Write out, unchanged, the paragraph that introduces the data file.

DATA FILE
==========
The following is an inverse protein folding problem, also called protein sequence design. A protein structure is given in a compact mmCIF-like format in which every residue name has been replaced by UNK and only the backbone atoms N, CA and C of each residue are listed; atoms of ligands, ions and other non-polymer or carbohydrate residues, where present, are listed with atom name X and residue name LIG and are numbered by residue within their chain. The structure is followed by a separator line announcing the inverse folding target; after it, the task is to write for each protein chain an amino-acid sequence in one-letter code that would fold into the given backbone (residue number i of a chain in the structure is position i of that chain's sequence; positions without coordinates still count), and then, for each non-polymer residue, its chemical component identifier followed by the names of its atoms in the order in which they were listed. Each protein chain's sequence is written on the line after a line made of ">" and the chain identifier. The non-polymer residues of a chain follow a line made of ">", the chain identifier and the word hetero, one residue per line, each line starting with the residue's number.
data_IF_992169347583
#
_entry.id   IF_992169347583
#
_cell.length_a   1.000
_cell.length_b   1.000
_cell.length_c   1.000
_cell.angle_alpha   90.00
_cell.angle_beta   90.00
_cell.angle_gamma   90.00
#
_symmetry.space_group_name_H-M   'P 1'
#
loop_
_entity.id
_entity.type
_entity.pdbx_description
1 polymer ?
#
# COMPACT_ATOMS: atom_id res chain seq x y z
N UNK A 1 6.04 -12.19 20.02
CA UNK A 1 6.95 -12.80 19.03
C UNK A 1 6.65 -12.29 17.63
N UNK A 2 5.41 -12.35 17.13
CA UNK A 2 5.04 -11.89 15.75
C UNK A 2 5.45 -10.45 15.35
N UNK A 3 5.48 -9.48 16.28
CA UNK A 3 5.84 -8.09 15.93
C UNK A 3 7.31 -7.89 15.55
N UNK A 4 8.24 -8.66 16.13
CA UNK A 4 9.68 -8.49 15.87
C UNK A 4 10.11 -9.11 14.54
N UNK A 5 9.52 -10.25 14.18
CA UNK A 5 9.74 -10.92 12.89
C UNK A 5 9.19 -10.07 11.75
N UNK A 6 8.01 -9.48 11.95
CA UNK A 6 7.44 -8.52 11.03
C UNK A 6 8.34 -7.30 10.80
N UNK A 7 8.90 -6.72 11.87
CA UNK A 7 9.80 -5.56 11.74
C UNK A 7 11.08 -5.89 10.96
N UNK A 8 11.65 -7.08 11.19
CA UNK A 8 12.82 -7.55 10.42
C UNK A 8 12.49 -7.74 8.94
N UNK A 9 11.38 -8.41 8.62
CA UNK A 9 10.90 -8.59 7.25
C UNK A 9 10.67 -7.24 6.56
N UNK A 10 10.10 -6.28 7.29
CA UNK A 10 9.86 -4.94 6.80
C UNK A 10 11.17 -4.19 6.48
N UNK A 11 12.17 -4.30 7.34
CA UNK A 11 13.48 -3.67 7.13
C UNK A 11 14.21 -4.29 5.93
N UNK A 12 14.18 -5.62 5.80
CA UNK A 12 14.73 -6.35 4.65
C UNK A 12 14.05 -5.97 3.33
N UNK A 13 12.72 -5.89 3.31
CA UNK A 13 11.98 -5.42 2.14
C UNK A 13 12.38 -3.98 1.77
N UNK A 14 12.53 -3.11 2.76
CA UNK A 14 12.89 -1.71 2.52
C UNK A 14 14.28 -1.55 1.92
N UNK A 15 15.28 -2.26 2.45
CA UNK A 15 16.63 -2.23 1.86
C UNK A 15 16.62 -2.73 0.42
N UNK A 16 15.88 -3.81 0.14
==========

The following is an inverse protein folding problem, also called protein sequence design. A protein structure is given in a compact mmCIF-like format in which every residue name has been replaced by UNK and only the backbone atoms N, CA and C of each residue are listed; atoms of ligands, ions and other non-polymer or carbohydrate residues, where present, are listed with atom name X and residue name LIG and are numbered by residue within their chain. The structure is followed by a separator line announcing the inverse folding target; after it, the task is to write for each protein chain an amino-acid sequence in one-letter code that would fold into the given backbone (residue number i of a chain in the structure is position i of that chain's sequence; positions without coordinates still count), and then, for each non-polymer residue, its chemical component identifier followed by the names of its atoms in the order in which they were listed. Each protein chain's sequence is written on the line after a line made of ">" and the chain identifier. The non-polymer residues of a chain follow a line made of ">", the chain identifier and the word hetero, one residue per line, each line starting with the residue's number.